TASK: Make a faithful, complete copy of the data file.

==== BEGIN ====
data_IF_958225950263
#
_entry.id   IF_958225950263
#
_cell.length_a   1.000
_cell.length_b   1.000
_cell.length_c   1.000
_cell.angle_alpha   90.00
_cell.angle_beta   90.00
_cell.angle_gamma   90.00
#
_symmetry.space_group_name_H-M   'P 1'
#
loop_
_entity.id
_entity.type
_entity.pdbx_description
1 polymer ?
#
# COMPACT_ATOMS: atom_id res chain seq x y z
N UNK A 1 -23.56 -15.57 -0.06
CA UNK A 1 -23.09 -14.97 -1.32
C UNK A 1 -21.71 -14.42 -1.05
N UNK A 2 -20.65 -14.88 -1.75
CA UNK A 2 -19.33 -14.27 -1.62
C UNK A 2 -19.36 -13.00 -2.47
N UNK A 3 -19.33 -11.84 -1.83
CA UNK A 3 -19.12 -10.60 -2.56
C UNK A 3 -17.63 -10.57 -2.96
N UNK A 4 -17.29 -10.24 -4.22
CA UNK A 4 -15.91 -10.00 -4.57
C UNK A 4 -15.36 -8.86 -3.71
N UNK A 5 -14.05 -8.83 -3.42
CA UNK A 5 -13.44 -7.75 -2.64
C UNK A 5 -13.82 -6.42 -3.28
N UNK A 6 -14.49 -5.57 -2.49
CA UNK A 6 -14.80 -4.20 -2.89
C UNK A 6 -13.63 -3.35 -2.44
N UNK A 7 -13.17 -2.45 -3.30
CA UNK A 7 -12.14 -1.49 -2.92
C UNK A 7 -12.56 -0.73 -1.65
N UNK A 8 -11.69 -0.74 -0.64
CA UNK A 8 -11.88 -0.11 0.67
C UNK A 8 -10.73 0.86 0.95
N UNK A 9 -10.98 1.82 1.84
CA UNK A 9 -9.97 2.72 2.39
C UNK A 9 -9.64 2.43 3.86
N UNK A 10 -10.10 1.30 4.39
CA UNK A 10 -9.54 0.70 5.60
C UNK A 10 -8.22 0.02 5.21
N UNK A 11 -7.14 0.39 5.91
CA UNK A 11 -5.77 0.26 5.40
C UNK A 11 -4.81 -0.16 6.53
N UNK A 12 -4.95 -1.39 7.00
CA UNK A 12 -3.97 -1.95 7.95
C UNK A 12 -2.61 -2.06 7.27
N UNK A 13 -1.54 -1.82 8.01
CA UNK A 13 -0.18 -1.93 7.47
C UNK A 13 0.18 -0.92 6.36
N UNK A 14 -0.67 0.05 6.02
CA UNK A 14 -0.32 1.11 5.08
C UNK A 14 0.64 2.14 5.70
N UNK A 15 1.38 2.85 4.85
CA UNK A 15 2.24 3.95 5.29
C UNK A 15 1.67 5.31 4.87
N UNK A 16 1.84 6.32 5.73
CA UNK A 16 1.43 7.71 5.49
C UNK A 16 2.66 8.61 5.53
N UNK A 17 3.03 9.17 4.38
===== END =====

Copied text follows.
data_IF_958225950263
#
_entry.id   IF_958225950263
#
_cell.length_a   1.000
_cell.length_b   1.000
_cell.length_c   1.000
_cell.angle_alpha   90.00
_cell.angle_beta   90.00
_cell.angle_gamma   90.00
#
_symmetry.space_group_name_H-M   'P 1'
#
loop_
_entity.id
_entity.type
_entity.pdbx_description
1 polymer ?
#
# COMPACT_ATOMS: atom_id res chain seq x y z
N UNK A 1 -23.56 -15.57 -0.06
CA UNK A 1 -23.09 -14.97 -1.32
C UNK A 1 -21.71 -14.42 -1.05
N UNK A 2 -20.65 -14.88 -1.75
CA UNK A 2 -19.33 -14.27 -1.62
C UNK A 2 -19.36 -13.00 -2.47
N UNK A 3 -19.33 -11.84 -1.83
CA UNK A 3 -19.12 -10.60 -2.56
C UNK A 3 -17.63 -10.57 -2.96
N UNK A 4 -17.29 -10.24 -4.22
CA UNK A 4 -15.91 -10.00 -4.57
C UNK A 4 -15.36 -8.86 -3.71
N UNK A 5 -14.05 -8.83 -3.42
CA UNK A 5 -13.44 -7.75 -2.64
C UNK A 5 -13.82 -6.42 -3.28
N UNK A 6 -14.49 -5.57 -2.49
CA UNK A 6 -14.80 -4.20 -2.89
C UNK A 6 -13.63 -3.35 -2.44
N UNK A 7 -13.17 -2.45 -3.30
CA UNK A 7 -12.14 -1.49 -2.92
C UNK A 7 -12.56 -0.73 -1.65
N UNK A 8 -11.69 -0.74 -0.64
CA UNK A 8 -11.88 -0.11 0.67
C UNK A 8 -10.73 0.86 0.95
N UNK A 9 -10.98 1.82 1.84
CA UNK A 9 -9.97 2.72 2.39
C UNK A 9 -9.64 2.43 3.86
N UNK A 10 -10.10 1.30 4.39
CA UNK A 10 -9.54 0.70 5.60
C UNK A 10 -8.22 0.02 5.21
N UNK A 11 -7.14 0.39 5.91
CA UNK A 11 -5.77 0.26 5.40
C UNK A 11 -4.81 -0.16 6.53
N UNK A 12 -4.95 -1.39 7.00
CA UNK A 12 -3.97 -1.95 7.95
C UNK A 12 -2.61 -2.06 7.27
N UNK A 13 -1.54 -1.82 8.01
CA UNK A 13 -0.18 -1.93 7.47
C UNK A 13 0.18 -0.92 6.36
N UNK A 14 -0.67 0.05 6.02
CA UNK A 14 -0.32 1.11 5.08
C UNK A 14 0.64 2.14 5.70
N UNK A 15 1.38 2.85 4.85
CA UNK A 15 2.24 3.95 5.29
C UNK A 15 1.67 5.31 4.87
N UNK A 16 1.84 6.32 5.73
CA UNK A 16 1.43 7.71 5.49
C UNK A 16 2.66 8.61 5.53
N UNK A 17 3.03 9.17 4.38